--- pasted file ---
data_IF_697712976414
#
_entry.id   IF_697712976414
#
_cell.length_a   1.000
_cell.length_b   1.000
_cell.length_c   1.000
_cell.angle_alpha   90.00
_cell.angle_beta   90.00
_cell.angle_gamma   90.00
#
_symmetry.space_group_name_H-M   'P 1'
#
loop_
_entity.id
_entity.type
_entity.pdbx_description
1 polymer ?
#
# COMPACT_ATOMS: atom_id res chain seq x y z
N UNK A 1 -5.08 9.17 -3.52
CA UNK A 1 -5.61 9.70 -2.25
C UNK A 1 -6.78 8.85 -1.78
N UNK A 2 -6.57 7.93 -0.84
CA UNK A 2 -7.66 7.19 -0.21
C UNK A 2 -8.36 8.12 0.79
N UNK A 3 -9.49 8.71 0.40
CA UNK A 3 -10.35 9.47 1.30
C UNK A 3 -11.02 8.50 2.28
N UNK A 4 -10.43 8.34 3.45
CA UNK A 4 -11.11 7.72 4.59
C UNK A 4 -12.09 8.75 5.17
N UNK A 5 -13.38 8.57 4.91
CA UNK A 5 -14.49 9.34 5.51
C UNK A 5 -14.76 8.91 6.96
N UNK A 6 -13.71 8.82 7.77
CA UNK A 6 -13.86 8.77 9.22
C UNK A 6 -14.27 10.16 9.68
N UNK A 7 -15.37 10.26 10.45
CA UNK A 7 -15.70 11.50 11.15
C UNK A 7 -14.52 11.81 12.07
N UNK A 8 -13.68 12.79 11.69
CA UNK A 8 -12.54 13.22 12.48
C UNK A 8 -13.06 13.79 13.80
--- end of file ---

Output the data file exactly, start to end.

data_IF_697712976414
#
_entry.id   IF_697712976414
#
_cell.length_a   1.000
_cell.length_b   1.000
_cell.length_c   1.000
_cell.angle_alpha   90.00
_cell.angle_beta   90.00
_cell.angle_gamma   90.00
#
_symmetry.space_group_name_H-M   'P 1'
#
loop_
_entity.id
_entity.type
_entity.pdbx_description
1 polymer ?
#
# COMPACT_ATOMS: atom_id res chain seq x y z
N UNK A 1 -5.08 9.17 -3.52
CA UNK A 1 -5.61 9.70 -2.25
C UNK A 1 -6.78 8.85 -1.78
N UNK A 2 -6.57 7.93 -0.84
CA UNK A 2 -7.66 7.19 -0.21
C UNK A 2 -8.36 8.12 0.79
N UNK A 3 -9.49 8.71 0.40
CA UNK A 3 -10.35 9.47 1.30
C UNK A 3 -11.02 8.50 2.28
N UNK A 4 -10.43 8.34 3.45
CA UNK A 4 -11.11 7.72 4.59
C UNK A 4 -12.09 8.75 5.17
N UNK A 5 -13.38 8.57 4.91
CA UNK A 5 -14.49 9.34 5.51
C UNK A 5 -14.76 8.91 6.96
N UNK A 6 -13.71 8.82 7.77
CA UNK A 6 -13.86 8.77 9.22
C UNK A 6 -14.27 10.16 9.68
N UNK A 7 -15.37 10.26 10.45
CA UNK A 7 -15.70 11.50 11.15
C UNK A 7 -14.52 11.81 12.07
N UNK A 8 -13.68 12.79 11.69
CA UNK A 8 -12.54 13.22 12.48
C UNK A 8 -13.06 13.79 13.80